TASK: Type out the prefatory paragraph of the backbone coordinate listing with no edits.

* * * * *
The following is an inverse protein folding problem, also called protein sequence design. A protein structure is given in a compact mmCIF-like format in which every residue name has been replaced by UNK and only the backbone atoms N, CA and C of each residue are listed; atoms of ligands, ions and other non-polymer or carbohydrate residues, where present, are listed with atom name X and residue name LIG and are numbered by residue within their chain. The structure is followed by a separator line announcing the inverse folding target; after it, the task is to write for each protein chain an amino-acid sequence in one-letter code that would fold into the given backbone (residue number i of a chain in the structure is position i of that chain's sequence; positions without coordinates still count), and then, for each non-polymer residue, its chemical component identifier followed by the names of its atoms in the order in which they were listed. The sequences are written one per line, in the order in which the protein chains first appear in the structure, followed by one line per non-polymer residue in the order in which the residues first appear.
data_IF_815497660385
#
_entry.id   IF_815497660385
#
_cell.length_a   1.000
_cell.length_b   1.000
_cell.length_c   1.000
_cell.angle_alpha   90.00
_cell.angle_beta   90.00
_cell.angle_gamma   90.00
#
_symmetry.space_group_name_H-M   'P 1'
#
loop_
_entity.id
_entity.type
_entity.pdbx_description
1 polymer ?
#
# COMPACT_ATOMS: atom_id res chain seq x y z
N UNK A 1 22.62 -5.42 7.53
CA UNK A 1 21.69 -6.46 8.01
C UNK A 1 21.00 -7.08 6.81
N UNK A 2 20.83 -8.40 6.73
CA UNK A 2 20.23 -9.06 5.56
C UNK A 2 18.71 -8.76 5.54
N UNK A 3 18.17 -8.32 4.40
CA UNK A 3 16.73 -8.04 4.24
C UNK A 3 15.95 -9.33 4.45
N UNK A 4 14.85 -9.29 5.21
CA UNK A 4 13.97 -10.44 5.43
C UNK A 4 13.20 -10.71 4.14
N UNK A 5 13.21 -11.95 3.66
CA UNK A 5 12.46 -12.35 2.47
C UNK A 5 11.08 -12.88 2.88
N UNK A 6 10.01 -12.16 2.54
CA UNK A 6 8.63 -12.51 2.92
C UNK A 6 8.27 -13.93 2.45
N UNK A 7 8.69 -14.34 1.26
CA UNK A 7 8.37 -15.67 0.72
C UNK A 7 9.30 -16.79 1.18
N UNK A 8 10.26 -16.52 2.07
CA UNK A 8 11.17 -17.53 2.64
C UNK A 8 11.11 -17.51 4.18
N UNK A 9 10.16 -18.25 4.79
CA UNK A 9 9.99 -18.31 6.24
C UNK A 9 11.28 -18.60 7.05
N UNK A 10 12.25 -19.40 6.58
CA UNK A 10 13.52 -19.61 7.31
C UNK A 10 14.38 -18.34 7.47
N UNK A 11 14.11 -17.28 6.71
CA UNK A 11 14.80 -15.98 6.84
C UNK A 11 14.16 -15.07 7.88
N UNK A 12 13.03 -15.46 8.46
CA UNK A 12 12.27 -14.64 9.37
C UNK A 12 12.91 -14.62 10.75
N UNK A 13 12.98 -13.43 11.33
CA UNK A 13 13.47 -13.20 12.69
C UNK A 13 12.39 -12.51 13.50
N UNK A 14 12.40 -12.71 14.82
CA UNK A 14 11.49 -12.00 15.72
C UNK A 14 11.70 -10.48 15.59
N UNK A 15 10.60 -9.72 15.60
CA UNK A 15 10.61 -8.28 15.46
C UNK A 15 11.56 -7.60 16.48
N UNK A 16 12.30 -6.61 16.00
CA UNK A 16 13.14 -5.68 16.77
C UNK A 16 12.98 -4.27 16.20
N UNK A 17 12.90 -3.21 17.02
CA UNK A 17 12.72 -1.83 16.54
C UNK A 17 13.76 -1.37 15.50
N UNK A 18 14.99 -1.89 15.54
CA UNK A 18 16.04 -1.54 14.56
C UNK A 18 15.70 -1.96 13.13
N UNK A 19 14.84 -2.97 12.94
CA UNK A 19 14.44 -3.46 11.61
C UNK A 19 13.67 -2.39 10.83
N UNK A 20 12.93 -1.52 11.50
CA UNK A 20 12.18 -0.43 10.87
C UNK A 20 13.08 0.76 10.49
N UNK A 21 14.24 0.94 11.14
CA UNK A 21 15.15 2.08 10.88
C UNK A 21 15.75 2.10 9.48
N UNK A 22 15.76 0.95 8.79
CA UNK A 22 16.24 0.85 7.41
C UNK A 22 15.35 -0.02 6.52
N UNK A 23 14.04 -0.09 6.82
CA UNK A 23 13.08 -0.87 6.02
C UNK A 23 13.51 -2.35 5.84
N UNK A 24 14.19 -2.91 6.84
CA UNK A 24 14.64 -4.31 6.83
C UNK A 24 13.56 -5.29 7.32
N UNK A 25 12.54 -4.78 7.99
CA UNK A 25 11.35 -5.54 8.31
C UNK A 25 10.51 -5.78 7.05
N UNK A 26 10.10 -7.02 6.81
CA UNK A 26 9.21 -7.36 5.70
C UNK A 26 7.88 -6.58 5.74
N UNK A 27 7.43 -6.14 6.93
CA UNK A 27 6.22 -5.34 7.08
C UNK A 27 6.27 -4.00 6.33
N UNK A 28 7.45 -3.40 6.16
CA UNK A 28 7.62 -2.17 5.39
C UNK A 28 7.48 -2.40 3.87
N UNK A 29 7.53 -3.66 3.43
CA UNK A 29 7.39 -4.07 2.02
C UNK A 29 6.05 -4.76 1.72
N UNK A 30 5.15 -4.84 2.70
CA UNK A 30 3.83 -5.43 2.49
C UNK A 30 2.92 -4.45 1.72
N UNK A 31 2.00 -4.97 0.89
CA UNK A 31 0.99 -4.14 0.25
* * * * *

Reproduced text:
The following is an inverse protein folding problem, also called protein sequence design. A protein structure is given in a compact mmCIF-like format in which every residue name has been replaced by UNK and only the backbone atoms N, CA and C of each residue are listed; atoms of ligands, ions and other non-polymer or carbohydrate residues, where present, are listed with atom name X and residue name LIG and are numbered by residue within their chain. The structure is followed by a separator line announcing the inverse folding target; after it, the task is to write for each protein chain an amino-acid sequence in one-letter code that would fold into the given backbone (residue number i of a chain in the structure is position i of that chain's sequence; positions without coordinates still count), and then, for each non-polymer residue, its chemical component identifier followed by the names of its atoms in the order in which they were listed. The sequences are written one per line, in the order in which the protein chains first appear in the structure, followed by one line per non-polymer residue in the order in which the residues first appear.